Reading History: “The Huntress” (by Kate Quinn)

Warning: Some spoilers follow.

I’ve been a fan of Kate Quinn’s historical novels for some years now. I have to admit I was a bit disappointed when she moved away from antiquity and the Renaissance into the 20th Century, but then I read The Alice Network, and all of my doubts were utterly swept away. The novel kept me captivated from the beginning to end.

Having been quite thoroughly convinced that, in Quinn’s capable hands, even modernity could make for good historical fiction, I waited for the release of The Huntress with baited breath. And, once again, I wasn’t disappointed.

The novel centers on the woman known as The Huntress, a Nazi who was responsible for the cold-blooded murder of several children in the last days of the war. She comes into the life of young Jordan, an aspiring photographer living in Boston, in the form of Annalise, her father’s wife-to-be. She is also pursued by Tony (an American), Ian (a Brit), and Nina (a former Russian fighter pilot), who each have their own reasons for wanting to pursue this dangerous and deadly woman. Gradually, their fortunes will coincide with that of this ruthless killer, and none of their lives will remain the same.

The story of a Nazi murderess is, sad to say, incredibly relevant to the United States in 2019. As several of the characters point out, the US in the aftermath of World War II was far more interested in rooting out communists than in hunting down Nazis, and Quinn ably captures the struggles (financial and emotional) that devoted Nazi hunters had to endure as they sought justice from those who perpetrated the horrors of the Holocaust. Fortunately, Quinn’s novel is also unequivocal in its denunciation of The Huntress, and there were several moments in the novel where I truly wished that she would be struck down in the cruelest and most violent way possible. I suppose that’s a good feeling to have when it comes to Nazis, right?

As she always does, Quinn manages to create kick-ass female characters, ones who are willing and able to set out on paths that are very different from the ones that society expects of them. In that sense, the novel really reminded me of a film from the 1930s or the 1940s, when female stars like Bette Davis and Joan Crawford kicked ass and took names. Jordan, as a young woman coming of age in the aftermath of the Second World War, faces intense pressure to give in to the cultural imperative to get married, have children, and settle into peaceful domesticity, but she would much rather be out taking photographs like her idols. Right up until the end, she refuses to be put in any of the boxes that society has for her.

Of course, the most kick-ass of all the characters is Nina, a complicated and conflicted heroine if ever there was one. As she claws her way into the ranks of the Russian air pilots, she finds herself falling for another woman named Yelena, and their passionate (though brief) affair provides some of the most moving scenes in the entire novel. There aren’t very many people who can capture same-sex desire in a way that isn’t either sterile or prurient (and this is particularly true of queer women), but somehow Quinn manages to do just that with Nina. While she eventually comes to have feelings for Ian, the novel makes it clear that it is Yelena who owns a piece of her heart that she can never quite bring herself to give in the way that she did when she was young. And while some might hope that she stays with Ian past the novel’s end, I for one hope that she finds happiness, somehow, with Yelena.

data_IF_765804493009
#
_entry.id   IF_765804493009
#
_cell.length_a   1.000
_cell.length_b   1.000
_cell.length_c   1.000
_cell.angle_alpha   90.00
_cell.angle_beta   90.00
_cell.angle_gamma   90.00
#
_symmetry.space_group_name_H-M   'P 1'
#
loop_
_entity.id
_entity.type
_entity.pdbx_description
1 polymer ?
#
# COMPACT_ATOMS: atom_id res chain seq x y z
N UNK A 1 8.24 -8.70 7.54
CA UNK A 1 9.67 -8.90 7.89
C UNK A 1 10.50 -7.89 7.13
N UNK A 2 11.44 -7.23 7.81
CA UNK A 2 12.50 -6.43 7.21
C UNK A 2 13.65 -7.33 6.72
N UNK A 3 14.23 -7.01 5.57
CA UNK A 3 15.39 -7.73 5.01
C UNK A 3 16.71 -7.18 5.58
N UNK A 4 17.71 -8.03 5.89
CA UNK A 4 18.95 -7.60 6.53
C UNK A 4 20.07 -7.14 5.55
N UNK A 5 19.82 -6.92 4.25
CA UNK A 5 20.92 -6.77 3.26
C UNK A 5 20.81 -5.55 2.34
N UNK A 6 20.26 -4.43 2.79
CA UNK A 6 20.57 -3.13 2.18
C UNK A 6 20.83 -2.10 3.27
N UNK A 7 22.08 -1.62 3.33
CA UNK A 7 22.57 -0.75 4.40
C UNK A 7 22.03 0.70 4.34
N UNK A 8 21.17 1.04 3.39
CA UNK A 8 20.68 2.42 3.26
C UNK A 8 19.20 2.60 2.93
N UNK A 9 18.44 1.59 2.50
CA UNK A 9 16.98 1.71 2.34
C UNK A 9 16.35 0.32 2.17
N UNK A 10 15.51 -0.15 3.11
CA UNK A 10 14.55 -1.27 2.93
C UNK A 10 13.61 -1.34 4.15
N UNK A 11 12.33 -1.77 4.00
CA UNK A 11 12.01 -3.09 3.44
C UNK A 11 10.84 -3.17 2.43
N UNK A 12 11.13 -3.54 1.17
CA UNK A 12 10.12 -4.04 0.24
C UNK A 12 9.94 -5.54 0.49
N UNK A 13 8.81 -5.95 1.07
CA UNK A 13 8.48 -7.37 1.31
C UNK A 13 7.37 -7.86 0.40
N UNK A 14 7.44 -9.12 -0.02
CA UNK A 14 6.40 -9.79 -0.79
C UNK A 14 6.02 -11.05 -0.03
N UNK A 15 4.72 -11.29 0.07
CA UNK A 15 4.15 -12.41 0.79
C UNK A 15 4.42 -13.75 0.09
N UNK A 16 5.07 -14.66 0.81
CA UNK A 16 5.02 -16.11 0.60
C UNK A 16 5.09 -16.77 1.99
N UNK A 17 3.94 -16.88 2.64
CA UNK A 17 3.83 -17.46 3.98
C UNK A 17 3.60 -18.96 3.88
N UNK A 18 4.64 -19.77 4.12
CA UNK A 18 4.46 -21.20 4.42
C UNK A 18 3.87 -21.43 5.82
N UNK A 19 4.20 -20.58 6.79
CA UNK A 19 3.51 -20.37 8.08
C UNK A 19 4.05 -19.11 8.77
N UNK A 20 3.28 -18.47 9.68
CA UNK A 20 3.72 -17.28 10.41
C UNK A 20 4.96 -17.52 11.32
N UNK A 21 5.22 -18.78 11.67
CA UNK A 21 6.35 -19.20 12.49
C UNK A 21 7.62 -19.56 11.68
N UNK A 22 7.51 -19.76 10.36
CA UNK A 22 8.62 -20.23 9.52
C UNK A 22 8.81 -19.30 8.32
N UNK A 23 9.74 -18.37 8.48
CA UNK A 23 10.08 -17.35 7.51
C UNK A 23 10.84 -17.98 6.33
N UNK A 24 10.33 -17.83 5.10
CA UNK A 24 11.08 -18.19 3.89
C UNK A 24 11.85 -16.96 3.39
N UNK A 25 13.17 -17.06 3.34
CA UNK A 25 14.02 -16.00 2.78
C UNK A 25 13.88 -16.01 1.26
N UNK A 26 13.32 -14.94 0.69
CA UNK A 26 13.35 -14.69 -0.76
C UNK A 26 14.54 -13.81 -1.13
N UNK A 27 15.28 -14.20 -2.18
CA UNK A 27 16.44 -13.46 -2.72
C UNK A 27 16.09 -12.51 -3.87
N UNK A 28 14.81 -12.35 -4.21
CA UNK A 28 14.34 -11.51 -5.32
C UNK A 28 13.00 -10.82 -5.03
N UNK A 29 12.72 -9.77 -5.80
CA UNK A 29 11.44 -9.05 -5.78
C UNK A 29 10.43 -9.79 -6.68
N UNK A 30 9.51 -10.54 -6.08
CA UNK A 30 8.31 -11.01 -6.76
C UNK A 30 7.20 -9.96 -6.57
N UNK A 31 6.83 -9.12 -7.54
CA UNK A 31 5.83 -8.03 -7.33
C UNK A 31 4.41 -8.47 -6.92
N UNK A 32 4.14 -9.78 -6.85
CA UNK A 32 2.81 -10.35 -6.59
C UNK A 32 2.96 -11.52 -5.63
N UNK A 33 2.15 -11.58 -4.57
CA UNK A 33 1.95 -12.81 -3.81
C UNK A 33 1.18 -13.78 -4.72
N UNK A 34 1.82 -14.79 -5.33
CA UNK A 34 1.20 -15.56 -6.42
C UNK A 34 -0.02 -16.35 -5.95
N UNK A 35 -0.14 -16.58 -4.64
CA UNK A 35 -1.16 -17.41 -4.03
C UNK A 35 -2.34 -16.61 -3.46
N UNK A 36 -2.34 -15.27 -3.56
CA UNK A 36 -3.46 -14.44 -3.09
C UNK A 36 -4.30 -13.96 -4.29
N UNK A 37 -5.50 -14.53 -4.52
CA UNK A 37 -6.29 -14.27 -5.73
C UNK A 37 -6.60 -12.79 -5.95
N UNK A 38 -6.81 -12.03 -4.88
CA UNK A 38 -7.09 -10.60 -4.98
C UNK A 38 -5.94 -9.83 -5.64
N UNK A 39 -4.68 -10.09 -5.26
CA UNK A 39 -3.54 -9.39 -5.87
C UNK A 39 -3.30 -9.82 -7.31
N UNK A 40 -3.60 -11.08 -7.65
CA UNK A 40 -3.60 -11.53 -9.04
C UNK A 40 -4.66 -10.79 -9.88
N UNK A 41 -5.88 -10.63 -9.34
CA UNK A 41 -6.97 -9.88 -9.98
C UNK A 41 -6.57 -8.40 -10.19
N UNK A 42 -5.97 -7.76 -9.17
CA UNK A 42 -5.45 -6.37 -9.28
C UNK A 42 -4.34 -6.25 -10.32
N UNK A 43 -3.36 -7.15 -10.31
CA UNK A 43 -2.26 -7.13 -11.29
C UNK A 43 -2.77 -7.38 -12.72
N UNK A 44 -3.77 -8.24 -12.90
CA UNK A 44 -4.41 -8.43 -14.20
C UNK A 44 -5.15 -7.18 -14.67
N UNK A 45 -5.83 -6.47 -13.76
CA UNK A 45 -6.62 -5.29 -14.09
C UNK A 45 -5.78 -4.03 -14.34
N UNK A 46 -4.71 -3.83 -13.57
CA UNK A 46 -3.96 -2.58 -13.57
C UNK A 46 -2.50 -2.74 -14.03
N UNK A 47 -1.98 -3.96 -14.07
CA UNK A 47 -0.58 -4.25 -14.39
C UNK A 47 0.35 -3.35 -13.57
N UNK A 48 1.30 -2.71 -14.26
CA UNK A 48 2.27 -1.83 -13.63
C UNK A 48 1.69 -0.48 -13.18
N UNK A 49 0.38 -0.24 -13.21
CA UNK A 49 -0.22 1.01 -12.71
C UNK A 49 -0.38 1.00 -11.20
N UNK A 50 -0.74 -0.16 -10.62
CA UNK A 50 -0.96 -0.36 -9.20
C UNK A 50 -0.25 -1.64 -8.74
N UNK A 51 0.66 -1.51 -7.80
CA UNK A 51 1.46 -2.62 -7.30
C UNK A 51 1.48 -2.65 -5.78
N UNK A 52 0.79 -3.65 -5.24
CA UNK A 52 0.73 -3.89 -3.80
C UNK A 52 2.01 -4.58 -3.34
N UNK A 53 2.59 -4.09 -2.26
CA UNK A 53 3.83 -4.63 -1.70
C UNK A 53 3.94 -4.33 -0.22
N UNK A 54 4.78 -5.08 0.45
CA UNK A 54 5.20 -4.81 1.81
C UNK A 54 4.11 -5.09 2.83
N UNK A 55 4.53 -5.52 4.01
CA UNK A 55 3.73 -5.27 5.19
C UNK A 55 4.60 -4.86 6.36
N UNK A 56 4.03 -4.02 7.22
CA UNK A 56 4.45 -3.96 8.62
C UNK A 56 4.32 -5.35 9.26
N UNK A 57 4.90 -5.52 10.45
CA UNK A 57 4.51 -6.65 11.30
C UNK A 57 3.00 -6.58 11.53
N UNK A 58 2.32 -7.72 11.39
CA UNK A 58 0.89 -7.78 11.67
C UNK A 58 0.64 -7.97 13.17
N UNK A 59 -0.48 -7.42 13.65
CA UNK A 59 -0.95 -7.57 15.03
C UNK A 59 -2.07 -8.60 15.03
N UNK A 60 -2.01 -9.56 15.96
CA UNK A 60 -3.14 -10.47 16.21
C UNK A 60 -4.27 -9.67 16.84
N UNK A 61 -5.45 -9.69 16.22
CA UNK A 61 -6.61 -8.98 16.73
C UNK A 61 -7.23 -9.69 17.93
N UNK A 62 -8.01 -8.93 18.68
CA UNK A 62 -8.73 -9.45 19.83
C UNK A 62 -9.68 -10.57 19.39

I thus especially enjoyed the ways that the novel gives free rein to women’s sexual desire. The novel isn’t erotica, obviously, but boy does it really capture the power of sexuality to impact people’s lives, both men and women. Quinn doesn’t romanticize sex, however, and she makes clear that sometimes it’s okay if people submit to desire even if they have no intention of getting married. Sex is often far messier, and more complicated, than we realize.

What really set this novel apart, however, was that it avoided the ease of a simple happily-ever-after ending. Sure, the main characters are all still alive, and they are all together, but it remains unclear whether things will stay that way. Nina, in particular, might decide to go off and search for her long-lost Yelena, or she might be happy with Ian. Jordan will probably be happy with Tony, but it may be that she’ll find someone else. The point is that we do not know for sure, and it is this narrative indeterminacy that I found especially refreshing.

Lastly, I just want to say how much I enjoyed the novel’s reflections on the nature of photography and how the camera has the ability to capture truths that we may not notice with the naked human eye. As a scholar of visual culture, the question of whether (and to what extent) the camera can capture objective truth is one that I have thought about a lot, and let me tell you, Quinn gets to the heart of the question. When Jordan captures her stepmother’s face showing its true colours as a ruthless hunter, it shows us just how powerful a photograph can be, how easily it can expose parts of ourselves that we would rather remain hidden. It’s an unsettling thing to think about, precisely because it tears away the illusions that we have about ourselves and how we present ourselves to the world.

I truly cannot say enough good things about this book. It reminds us of why it’s important to not forget history, to remember those who have given so much to rid the world of evils like the Nazis. If you take my advice, you should go out as soon as possible and buy The Huntress. I guarantee that you won’t be disappointed.

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